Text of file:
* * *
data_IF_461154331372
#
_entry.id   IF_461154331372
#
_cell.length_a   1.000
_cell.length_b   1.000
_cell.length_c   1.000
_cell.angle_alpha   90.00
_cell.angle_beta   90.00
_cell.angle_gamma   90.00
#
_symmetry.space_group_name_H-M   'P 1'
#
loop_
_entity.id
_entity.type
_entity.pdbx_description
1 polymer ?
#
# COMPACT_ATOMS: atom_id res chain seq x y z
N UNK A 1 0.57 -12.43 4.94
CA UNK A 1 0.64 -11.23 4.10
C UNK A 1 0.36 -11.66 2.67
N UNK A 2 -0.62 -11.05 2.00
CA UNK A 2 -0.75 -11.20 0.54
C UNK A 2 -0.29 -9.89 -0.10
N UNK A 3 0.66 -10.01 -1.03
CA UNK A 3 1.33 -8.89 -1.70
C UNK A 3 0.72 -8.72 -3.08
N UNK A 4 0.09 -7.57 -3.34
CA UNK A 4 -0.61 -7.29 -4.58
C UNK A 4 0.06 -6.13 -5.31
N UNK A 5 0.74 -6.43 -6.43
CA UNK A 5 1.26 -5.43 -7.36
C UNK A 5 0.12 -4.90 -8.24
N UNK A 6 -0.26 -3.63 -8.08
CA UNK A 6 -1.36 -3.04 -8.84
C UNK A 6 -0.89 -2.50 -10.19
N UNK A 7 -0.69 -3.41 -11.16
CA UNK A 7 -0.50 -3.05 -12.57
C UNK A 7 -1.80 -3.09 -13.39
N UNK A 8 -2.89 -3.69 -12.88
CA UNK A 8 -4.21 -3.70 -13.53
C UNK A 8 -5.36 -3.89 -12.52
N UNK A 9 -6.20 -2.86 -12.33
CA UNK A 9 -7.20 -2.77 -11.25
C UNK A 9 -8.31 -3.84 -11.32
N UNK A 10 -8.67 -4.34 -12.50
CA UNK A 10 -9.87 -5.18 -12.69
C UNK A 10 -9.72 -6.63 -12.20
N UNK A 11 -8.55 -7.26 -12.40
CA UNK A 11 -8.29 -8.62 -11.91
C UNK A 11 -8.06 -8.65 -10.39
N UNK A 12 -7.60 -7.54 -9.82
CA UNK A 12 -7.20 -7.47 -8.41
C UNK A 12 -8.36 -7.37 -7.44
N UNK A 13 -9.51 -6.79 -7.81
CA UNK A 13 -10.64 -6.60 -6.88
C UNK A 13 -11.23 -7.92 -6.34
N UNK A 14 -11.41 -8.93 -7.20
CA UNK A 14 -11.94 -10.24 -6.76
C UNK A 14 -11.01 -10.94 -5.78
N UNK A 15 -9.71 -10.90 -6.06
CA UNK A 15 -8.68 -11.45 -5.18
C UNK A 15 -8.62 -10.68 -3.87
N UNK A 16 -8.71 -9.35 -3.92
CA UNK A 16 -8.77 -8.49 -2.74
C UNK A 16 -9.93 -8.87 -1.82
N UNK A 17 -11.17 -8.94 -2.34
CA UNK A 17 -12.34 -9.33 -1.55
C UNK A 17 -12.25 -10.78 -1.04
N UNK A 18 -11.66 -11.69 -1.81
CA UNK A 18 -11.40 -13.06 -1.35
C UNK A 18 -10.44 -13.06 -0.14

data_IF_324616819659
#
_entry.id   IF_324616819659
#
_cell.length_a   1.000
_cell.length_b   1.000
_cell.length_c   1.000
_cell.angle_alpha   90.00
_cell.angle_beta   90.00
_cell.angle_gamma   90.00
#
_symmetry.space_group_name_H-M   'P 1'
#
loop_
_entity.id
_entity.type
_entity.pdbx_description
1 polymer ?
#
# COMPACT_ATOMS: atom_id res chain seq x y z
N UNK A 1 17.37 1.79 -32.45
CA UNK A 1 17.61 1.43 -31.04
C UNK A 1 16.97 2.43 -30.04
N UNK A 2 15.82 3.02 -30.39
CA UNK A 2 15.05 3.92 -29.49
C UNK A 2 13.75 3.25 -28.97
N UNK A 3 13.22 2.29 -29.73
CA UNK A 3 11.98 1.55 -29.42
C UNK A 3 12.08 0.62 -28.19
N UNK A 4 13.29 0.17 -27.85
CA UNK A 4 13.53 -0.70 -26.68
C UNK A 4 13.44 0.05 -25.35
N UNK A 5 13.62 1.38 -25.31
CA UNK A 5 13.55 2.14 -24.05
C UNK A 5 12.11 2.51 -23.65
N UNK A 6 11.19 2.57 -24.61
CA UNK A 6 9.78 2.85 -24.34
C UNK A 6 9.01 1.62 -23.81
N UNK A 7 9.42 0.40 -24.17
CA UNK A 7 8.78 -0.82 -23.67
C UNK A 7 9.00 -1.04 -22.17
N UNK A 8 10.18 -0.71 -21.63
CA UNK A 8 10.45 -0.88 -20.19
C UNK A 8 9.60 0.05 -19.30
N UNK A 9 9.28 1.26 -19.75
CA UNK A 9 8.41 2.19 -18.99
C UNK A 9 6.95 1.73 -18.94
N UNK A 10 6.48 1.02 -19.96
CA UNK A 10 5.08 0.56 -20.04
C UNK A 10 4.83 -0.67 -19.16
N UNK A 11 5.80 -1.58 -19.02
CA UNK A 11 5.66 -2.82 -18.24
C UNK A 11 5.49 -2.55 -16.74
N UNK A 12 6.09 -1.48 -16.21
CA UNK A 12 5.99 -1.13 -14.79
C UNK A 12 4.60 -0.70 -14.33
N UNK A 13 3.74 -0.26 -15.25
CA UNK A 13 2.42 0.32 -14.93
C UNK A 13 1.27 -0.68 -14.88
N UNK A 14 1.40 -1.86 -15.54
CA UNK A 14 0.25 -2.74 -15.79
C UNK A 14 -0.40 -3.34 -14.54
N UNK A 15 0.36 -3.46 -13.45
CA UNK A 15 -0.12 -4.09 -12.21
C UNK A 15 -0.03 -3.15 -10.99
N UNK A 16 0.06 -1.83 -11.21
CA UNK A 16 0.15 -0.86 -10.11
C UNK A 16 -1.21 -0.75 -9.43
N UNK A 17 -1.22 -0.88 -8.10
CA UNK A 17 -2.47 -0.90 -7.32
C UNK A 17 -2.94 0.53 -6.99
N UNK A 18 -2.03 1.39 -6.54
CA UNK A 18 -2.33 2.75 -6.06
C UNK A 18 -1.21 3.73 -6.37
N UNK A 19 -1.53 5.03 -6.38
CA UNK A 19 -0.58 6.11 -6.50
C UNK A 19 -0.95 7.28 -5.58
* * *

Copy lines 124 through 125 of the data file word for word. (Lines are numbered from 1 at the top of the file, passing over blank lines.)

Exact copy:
C UNK A 10 4.83 -0.67 -19.16
N UNK A 11 5.80 -1.58 -19.02